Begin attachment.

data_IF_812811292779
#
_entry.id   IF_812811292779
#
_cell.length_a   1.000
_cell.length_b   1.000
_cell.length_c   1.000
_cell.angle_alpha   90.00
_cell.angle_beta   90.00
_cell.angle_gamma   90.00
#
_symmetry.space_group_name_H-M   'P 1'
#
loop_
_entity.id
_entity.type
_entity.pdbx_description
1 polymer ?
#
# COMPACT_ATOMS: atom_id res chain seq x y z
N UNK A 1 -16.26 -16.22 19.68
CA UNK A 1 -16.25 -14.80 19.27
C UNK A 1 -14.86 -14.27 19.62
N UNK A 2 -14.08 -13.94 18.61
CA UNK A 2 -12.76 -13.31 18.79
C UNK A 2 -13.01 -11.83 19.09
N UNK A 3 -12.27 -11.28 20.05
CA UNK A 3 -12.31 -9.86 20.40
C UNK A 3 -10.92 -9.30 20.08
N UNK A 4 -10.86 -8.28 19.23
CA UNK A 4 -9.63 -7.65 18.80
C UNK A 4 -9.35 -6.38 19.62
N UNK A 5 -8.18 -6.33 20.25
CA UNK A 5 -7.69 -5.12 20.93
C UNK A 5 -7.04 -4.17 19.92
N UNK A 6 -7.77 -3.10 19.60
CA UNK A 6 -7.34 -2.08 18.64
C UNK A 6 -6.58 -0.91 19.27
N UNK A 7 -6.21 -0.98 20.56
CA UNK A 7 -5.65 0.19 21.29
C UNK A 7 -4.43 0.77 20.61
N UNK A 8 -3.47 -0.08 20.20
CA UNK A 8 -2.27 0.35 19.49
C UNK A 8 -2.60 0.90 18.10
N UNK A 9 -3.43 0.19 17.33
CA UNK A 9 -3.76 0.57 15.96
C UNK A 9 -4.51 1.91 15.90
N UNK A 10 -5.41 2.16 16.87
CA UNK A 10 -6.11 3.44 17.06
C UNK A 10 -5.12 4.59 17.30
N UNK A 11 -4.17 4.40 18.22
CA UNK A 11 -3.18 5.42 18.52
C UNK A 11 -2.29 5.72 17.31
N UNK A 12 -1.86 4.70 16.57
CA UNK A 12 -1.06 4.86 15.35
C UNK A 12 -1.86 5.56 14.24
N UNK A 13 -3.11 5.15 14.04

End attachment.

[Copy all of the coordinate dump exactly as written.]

data_IF_812811292779
#
_entry.id   IF_812811292779
#
_cell.length_a   1.000
_cell.length_b   1.000
_cell.length_c   1.000
_cell.angle_alpha   90.00
_cell.angle_beta   90.00
_cell.angle_gamma   90.00
#
_symmetry.space_group_name_H-M   'P 1'
#
loop_
_entity.id
_entity.type
_entity.pdbx_description
1 polymer ?
#
# COMPACT_ATOMS: atom_id res chain seq x y z
N UNK A 1 -16.26 -16.22 19.68
CA UNK A 1 -16.25 -14.80 19.27
C UNK A 1 -14.86 -14.27 19.62
N UNK A 2 -14.08 -13.94 18.61
CA UNK A 2 -12.76 -13.31 18.79
C UNK A 2 -13.01 -11.83 19.09
N UNK A 3 -12.27 -11.28 20.05
CA UNK A 3 -12.31 -9.86 20.40
C UNK A 3 -10.92 -9.30 20.08
N UNK A 4 -10.86 -8.28 19.23
CA UNK A 4 -9.63 -7.65 18.80
C UNK A 4 -9.35 -6.38 19.62
N UNK A 5 -8.18 -6.33 20.25
CA UNK A 5 -7.69 -5.12 20.93
C UNK A 5 -7.04 -4.17 19.92
N UNK A 6 -7.77 -3.10 19.60
CA UNK A 6 -7.34 -2.08 18.64
C UNK A 6 -6.58 -0.91 19.27
N UNK A 7 -6.21 -0.98 20.56
CA UNK A 7 -5.65 0.19 21.29
C UNK A 7 -4.43 0.77 20.61
N UNK A 8 -3.47 -0.08 20.20
CA UNK A 8 -2.27 0.35 19.49
C UNK A 8 -2.60 0.90 18.10
N UNK A 9 -3.43 0.19 17.33
CA UNK A 9 -3.76 0.57 15.96
C UNK A 9 -4.51 1.91 15.90
N UNK A 10 -5.41 2.16 16.87
CA UNK A 10 -6.11 3.44 17.06
C UNK A 10 -5.12 4.59 17.30
N UNK A 11 -4.17 4.40 18.22
CA UNK A 11 -3.18 5.42 18.52
C UNK A 11 -2.29 5.72 17.31
N UNK A 12 -1.86 4.70 16.57
CA UNK A 12 -1.06 4.86 15.35
C UNK A 12 -1.86 5.56 14.24
N UNK A 13 -3.11 5.15 14.04